Output was packed to the rafters.
An overwhelming number of sweaty, swaying bodies milled intoxicatedly about in loose rhythm with the deep beat. Detroit legend Kevin Saunderson had set an intense, driving vibe with his opening set, and now MK was laying down his increasingly adored brand of minimalist, melodically driven deep house. A group of what seemed to be MK groupies loitered just inside the VIP entrance to the elevated booth, lounging leisurely around as they sipped their drinks.
I immediately envied the amount of space they had to themselves.
Output is still a child in the grand scheme of New York nightlife, but you'd never know it. It already has become an iconic staple of underground dance music culture. But, more than anything, it has become yet another example of why it's so hard to keep something "cool" in New York City.
Don't get me wrong - Output is a blast.
The architecture is stunning. The use of space is economic and yet sprawling. And truth be told: the best artists play there. The atmosphere is one that has been missing from New York City ever since the mega clubs were shut down a decade ago.
When Output opened, it was a beacon of light for techno and house lovers. The owners and management explicitly outlined what the club was about: good vibes and good music. They threw out the bottle-service model of clubbing that insidiously ruined Manhattan's club culture, and redefined the standard for New York nightclubs. Its success has been astounding, and the role that it has played in restoring New York City's reputation as a global hub for dance music cannot be stressed enough. However, it's very possible that the club has become too successful for its own good.
While the early days of Output were highlighted by the incredible amount of space the club afforded for dancers, most shows in the past six months have drawn capacity crowds. The simple truth is that Output has changed.
But before anyone starts pointing fingers, one must first ask: wasn't it unavoidable? After all, New York City is pretty bad at keeping secrets. Especially when its a secret like Output.
Output's purpose was to skate along the margin of popularity while offering the lost culture of a music-centric club, but it would seem that this model has backfired. Blame it on Guetta, blame it on guidos, blame it on social media - it doesn't matter. Output has become the limbo between dance music as pop culture and dance music as underground.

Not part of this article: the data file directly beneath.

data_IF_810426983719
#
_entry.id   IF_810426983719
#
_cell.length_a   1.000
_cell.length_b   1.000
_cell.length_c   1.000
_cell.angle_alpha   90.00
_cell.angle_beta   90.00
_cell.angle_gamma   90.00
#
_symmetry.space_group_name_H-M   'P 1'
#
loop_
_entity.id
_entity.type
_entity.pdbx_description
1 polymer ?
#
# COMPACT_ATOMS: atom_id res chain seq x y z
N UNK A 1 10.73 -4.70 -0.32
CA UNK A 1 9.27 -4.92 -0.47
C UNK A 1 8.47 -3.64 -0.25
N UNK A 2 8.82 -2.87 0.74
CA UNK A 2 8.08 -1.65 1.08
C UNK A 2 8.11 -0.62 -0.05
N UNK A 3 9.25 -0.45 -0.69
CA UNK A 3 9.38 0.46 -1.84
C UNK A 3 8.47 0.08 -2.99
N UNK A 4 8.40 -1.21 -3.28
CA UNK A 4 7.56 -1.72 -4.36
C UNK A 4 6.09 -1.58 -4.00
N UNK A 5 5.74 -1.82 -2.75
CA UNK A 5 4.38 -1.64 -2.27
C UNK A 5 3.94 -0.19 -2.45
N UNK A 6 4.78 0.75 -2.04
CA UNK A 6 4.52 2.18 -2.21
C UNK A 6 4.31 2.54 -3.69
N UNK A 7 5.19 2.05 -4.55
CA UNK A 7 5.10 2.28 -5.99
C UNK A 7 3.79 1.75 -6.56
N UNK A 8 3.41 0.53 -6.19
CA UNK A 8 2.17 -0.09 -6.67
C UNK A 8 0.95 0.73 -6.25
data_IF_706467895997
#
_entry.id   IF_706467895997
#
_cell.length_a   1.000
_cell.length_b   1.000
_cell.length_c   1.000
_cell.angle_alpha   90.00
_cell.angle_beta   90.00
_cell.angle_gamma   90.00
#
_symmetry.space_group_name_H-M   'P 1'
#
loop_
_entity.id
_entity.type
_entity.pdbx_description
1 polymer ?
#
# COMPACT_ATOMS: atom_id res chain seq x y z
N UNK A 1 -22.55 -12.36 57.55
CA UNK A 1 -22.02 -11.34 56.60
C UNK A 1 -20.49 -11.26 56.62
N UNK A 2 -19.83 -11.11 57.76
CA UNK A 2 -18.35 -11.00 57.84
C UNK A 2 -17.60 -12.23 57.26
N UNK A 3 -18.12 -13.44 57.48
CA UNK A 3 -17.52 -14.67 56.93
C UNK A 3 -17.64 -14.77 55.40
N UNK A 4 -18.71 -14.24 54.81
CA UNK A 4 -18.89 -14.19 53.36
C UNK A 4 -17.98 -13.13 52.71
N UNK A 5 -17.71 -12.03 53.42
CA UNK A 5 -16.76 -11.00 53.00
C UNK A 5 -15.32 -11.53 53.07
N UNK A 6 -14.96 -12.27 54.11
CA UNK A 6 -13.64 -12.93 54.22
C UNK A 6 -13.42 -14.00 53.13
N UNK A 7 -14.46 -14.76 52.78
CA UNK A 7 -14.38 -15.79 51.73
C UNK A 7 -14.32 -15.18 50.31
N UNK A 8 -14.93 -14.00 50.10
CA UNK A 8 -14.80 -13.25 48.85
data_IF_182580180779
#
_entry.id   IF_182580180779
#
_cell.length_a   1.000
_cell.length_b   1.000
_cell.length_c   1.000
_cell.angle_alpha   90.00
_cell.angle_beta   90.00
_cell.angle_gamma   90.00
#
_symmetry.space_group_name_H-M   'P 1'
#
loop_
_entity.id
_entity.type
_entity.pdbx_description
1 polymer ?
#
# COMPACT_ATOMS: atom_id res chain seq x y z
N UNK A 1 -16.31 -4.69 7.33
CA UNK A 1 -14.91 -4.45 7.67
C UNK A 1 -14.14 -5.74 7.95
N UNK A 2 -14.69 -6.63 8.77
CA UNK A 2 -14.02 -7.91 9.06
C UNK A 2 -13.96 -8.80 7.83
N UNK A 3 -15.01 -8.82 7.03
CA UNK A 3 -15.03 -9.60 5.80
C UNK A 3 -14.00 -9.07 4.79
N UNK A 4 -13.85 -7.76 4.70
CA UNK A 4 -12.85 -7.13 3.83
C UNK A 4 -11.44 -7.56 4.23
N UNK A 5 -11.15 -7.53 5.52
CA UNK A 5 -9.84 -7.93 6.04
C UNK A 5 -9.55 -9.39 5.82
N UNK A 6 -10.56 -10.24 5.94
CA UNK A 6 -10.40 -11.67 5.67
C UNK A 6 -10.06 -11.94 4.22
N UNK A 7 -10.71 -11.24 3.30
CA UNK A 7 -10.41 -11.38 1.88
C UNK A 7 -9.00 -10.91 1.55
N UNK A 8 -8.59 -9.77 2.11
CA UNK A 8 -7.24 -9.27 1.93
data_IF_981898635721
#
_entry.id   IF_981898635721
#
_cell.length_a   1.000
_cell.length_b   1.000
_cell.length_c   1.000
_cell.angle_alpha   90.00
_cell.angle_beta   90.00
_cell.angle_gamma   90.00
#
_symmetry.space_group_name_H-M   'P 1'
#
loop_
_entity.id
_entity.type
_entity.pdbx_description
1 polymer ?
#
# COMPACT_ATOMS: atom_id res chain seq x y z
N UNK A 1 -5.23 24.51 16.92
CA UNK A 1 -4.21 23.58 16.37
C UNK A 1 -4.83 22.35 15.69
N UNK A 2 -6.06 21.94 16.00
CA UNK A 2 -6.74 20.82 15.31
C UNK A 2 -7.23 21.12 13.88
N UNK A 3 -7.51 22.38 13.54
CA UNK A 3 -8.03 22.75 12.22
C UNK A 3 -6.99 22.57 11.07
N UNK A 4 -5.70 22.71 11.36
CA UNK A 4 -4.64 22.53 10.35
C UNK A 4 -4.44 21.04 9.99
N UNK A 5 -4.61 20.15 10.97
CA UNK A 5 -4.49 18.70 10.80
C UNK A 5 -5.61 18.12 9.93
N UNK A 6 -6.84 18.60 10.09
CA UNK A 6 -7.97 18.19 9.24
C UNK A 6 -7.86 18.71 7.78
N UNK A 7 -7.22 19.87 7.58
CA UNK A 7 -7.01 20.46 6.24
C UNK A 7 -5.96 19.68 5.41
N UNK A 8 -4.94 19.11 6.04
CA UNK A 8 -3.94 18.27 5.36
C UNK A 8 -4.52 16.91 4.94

MK's show at Output was the perfect example of this odd communion. Even more so, MK himself represents this bizarre unity. Although Mark Kinchen has only become an international phenomenon over the past four years or so, he is actually one of the most OG deep house producers around. He's part of the second generation of Detroit house and techno talent that emerged in the early nineties. His iconic 1993 remix of the Pet Shop Boys hit "Can You Forgive Her?" would blend into the current deep house resurgence without anyone blinking. Moreover, he is no average dance music DJ. In fact, it would seem that he only returned to house music upon it's emergence as a pop cultural form.
Kinchen's influence in the music industry is a well kept secret. He produced nearly all of Pitbull's establishing hits when he emerged on the pop scene. It's really no surprise that he has become Lana Del Ray's official "official" remixer. And yet, iconic producers like Harry Romero still cite his music as influential within the underground dance music sphere.
MK's ability to have one foot in each arena is more or less unparalleled. That's why there is an overwhelming sense of irony implicit when he is billed alongside Kevin Saunderson, who is quite literally one of the inventors of techno.
Three audiences showed up to Output on Thursday night: Kevin Saunderson fans, MK fans, and then general yuppies who just wanted to be a part of Output's hype.
There are few clubs that can attract this diverse of an audience; but what results when such worlds collide is an absolute cluster-fuck of humanity.
While I thoroughly enjoyed both performances, I found myself repeatedly taking refuge in the adjoining Panther Room, the club's more intimate dancefloor, where Nadastrom was laying down some wonderfully soulful vibes.
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